While it is true there is alienation, even while admitting there is no scientific support the courts are accepting other parts of PAS that they just rejected. The lack of scientific support means it is not caused by mental health issues so there is no reason to spend large sums of money for psychologists to create a diagnosis the American Psychiatric Association determined does not exist. The courts are instead responding to bad behavior which they can recognize without the need for biased professionals pathologizing anyone who raises concerns about abuse. As we saw earlier, the flawed practices often lead to denial of true reports of abuse and then the victims are falsely labeled as alienators. The courts are also accepting the baseless assumption in PAS that alienation is the most harmful possible behavior.
The ACE Research comes from the Centers for Disease Control and Prevention. It was peer reviewed and at least five additional studies have confirmed and expanded the original findings. The ACE Research establishes that alienation does not even rise to the level of a health and safety issue unless it results in ending a relationship with the parent and child. Ironically the punitive approach supported by PAS is far more likely to take a parent out of a child’s life. In practice the courts are using a theory rejected by the leading professional associations while failing to integrate research from the CDC that has the highest possible credibility.
Consequences of Using Outdated and Discredited Practices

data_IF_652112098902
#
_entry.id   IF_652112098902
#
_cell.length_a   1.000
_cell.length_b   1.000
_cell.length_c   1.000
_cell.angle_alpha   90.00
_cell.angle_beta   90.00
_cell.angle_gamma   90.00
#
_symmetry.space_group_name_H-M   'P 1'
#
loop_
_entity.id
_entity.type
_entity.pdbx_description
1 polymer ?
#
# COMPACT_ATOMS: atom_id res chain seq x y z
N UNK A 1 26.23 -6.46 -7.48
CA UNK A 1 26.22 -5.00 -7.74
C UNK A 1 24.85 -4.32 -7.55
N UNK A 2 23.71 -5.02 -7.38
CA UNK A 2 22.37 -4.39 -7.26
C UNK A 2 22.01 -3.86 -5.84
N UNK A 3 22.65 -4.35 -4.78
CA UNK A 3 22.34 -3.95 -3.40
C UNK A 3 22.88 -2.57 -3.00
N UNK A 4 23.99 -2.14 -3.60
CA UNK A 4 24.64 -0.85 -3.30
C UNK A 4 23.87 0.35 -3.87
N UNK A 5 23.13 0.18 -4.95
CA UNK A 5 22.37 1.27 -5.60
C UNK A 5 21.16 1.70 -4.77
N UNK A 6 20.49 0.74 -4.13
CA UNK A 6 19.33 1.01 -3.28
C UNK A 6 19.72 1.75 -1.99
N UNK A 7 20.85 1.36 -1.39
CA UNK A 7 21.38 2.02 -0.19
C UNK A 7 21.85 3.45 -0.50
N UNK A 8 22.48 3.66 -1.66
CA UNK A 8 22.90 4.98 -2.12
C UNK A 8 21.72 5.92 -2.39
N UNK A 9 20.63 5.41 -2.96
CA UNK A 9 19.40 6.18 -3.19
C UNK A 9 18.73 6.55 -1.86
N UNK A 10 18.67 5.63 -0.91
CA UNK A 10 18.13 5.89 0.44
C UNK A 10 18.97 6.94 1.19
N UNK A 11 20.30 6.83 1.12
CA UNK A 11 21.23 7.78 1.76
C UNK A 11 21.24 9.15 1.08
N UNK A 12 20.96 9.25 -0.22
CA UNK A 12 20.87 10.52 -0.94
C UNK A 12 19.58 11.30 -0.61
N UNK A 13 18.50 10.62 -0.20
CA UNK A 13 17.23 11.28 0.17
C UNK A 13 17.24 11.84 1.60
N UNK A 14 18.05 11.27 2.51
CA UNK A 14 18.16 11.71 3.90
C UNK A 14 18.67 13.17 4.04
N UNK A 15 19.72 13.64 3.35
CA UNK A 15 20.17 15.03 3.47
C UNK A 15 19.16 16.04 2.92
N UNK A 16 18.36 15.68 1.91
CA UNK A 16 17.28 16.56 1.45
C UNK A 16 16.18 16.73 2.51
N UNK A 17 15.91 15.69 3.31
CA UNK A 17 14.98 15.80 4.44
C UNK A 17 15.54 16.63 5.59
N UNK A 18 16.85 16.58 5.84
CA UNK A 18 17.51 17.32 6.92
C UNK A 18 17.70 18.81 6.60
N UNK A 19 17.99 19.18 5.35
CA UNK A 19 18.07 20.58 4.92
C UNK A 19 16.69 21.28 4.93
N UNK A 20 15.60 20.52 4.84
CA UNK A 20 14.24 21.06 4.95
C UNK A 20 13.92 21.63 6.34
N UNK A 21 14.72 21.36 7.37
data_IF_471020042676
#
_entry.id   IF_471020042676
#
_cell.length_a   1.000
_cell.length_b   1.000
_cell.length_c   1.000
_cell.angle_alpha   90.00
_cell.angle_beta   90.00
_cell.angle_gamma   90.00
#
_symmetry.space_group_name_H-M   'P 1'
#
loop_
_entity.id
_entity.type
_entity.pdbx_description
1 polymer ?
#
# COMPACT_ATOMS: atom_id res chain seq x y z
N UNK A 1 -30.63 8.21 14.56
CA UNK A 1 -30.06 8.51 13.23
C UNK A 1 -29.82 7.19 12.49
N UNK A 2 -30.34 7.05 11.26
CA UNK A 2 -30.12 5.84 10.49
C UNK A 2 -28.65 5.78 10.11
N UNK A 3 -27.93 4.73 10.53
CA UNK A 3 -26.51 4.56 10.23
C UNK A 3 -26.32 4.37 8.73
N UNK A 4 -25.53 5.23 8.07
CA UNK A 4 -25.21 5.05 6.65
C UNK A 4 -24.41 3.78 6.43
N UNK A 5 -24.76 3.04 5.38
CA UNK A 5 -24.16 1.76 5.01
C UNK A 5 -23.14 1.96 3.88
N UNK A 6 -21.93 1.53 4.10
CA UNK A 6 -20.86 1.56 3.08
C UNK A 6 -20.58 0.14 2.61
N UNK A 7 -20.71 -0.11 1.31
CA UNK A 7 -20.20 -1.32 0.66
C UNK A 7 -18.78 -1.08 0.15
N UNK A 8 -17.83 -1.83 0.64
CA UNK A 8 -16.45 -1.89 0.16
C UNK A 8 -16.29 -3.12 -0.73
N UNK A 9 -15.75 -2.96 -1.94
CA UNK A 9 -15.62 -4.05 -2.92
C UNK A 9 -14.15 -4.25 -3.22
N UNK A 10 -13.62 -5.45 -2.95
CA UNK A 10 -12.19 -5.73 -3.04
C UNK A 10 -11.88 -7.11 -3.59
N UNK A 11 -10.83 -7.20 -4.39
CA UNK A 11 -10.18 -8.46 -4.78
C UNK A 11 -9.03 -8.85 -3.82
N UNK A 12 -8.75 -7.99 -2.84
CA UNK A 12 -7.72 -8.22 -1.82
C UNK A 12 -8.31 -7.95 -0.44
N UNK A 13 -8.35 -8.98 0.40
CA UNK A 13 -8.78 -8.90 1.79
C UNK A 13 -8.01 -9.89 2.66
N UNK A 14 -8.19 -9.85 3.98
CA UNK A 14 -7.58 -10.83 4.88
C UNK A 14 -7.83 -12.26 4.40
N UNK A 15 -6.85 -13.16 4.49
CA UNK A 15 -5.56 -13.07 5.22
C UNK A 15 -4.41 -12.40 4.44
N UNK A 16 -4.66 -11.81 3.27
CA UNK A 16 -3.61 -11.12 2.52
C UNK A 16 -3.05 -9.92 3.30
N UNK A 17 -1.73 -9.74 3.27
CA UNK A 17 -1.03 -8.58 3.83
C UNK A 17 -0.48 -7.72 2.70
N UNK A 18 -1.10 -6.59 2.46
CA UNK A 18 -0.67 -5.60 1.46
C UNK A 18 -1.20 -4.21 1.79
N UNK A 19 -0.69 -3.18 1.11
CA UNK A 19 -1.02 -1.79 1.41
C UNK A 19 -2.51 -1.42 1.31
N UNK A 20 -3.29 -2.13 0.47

The most successful response to domestic violence occurred in Quincy, Massachusetts where the implementation of a group of best practices resulted in a dramatic reduction of domestic violence crime and especially murders. This became known as the Quincy Model and was based on taking domestic violence seriously. District Attorney, Bill Delahunt noticed that victims stopped cooperating when their abusers sought custody. This did not prevent success in Quincy because at the time it was a rare tactic. Today it is a standard abuser tactic and yet the courts rarely consider the motive of the father even when he had little involvement with the children during the relationship.
The successful use of this custody tactic by abusers undermines society’s efforts to prevent domestic violence and is a major factor preventing victims from leaving. As in Dutchess County, some of the women forced to stay in order to try to protect their children do not survive this decision. And the support the courts provide to abusers increases their sense of entitlement thus encouraging them to commit even more crimes.